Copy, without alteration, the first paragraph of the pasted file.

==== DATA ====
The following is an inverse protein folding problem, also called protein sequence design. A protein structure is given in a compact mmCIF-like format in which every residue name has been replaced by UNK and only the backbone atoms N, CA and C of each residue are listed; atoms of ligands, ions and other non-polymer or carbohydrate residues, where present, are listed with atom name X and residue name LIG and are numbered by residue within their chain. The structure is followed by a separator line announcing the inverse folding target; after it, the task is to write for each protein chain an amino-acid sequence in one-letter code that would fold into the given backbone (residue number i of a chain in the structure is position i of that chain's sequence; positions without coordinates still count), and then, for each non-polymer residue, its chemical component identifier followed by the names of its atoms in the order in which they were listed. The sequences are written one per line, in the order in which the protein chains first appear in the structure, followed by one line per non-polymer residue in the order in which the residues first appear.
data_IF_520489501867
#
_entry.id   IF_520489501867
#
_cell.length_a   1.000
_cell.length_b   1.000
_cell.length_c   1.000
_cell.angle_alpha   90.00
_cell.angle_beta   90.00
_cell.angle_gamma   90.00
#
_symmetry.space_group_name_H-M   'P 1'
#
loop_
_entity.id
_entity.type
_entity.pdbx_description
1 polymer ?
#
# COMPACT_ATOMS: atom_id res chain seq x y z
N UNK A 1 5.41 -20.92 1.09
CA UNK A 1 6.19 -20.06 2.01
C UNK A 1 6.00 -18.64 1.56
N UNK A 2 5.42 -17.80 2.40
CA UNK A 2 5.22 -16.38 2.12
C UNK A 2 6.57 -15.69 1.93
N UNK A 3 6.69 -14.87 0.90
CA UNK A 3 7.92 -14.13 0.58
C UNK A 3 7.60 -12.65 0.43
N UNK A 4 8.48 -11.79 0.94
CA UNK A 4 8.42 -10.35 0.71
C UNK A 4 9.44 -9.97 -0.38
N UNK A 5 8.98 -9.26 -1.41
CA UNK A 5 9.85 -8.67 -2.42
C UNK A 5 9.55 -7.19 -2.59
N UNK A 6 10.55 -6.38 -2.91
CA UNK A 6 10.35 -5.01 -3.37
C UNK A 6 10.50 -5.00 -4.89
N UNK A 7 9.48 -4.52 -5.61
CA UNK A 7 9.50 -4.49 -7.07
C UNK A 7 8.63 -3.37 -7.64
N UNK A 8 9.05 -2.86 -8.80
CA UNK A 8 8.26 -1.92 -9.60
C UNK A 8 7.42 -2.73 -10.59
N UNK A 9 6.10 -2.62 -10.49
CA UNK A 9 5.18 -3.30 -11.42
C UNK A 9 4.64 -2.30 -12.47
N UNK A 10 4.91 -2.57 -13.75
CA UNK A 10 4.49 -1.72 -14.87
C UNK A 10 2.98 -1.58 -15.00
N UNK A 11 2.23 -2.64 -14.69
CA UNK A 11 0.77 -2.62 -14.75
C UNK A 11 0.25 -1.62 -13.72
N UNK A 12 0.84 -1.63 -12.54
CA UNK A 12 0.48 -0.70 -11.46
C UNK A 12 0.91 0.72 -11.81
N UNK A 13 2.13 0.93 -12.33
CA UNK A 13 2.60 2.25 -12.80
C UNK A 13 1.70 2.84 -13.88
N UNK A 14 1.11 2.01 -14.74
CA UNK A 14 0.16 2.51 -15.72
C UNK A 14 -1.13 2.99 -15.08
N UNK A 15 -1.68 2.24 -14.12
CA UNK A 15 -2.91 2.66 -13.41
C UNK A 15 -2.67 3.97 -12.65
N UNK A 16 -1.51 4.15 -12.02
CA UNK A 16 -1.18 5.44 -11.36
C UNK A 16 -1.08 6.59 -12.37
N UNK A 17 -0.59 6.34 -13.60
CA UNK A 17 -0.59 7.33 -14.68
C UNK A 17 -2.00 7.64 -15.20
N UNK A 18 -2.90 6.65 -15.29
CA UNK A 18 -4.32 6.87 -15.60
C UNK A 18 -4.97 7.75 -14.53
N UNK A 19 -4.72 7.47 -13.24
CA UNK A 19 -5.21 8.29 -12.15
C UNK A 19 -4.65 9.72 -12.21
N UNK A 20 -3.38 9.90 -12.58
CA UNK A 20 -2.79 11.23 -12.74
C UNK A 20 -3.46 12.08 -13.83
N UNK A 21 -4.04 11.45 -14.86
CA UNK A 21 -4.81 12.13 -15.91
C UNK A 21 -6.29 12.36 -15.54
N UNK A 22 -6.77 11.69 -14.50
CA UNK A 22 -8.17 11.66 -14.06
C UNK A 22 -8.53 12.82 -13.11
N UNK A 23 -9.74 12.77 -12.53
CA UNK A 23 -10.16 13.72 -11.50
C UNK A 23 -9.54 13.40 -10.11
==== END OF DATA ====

The following is an inverse protein folding problem, also called protein sequence design. A protein structure is given in a compact mmCIF-like format in which every residue name has been replaced by UNK and only the backbone atoms N, CA and C of each residue are listed; atoms of ligands, ions and other non-polymer or carbohydrate residues, where present, are listed with atom name X and residue name LIG and are numbered by residue within their chain. The structure is followed by a separator line announcing the inverse folding target; after it, the task is to write for each protein chain an amino-acid sequence in one-letter code that would fold into the given backbone (residue number i of a chain in the structure is position i of that chain's sequence; positions without coordinates still count), and then, for each non-polymer residue, its chemical component identifier followed by the names of its atoms in the order in which they were listed. The sequences are written one per line, in the order in which the protein chains first appear in the structure, followed by one line per non-polymer residue in the order in which the residues first appear.